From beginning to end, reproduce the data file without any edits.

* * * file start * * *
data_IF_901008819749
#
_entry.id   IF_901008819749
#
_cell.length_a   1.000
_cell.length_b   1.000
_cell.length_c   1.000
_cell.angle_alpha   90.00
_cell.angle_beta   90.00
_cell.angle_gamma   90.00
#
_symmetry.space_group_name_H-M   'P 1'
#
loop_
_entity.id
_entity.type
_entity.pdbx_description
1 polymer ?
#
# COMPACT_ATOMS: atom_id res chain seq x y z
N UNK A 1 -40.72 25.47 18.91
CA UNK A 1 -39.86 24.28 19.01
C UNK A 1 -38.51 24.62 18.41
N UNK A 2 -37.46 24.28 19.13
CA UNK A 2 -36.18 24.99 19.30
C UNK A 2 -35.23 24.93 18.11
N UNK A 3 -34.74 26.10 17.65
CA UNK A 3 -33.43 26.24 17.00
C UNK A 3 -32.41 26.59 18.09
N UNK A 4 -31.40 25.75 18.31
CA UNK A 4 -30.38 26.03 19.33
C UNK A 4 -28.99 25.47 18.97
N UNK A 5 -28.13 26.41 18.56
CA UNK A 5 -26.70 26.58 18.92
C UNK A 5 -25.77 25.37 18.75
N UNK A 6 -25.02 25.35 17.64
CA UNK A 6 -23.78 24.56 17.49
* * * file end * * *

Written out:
data_IF_901008819749
#
_entry.id   IF_901008819749
#
_cell.length_a   1.000
_cell.length_b   1.000
_cell.length_c   1.000
_cell.angle_alpha   90.00
_cell.angle_beta   90.00
_cell.angle_gamma   90.00
#
_symmetry.space_group_name_H-M   'P 1'
#
loop_
_entity.id
_entity.type
_entity.pdbx_description
1 polymer ?
#
# COMPACT_ATOMS: atom_id res chain seq x y z
N UNK A 1 -40.72 25.47 18.91
CA UNK A 1 -39.86 24.28 19.01
C UNK A 1 -38.51 24.62 18.41
N UNK A 2 -37.46 24.28 19.13
CA UNK A 2 -36.18 24.99 19.30
C UNK A 2 -35.23 24.93 18.11
N UNK A 3 -34.74 26.10 17.65
CA UNK A 3 -33.43 26.24 17.00
C UNK A 3 -32.41 26.59 18.09
N UNK A 4 -31.40 25.75 18.31
CA UNK A 4 -30.38 26.03 19.33
C UNK A 4 -28.99 25.47 18.97
N UNK A 5 -28.13 26.41 18.56
CA UNK A 5 -26.70 26.58 18.92
C UNK A 5 -25.77 25.37 18.75
N UNK A 6 -25.02 25.35 17.64
CA UNK A 6 -23.78 24.56 17.49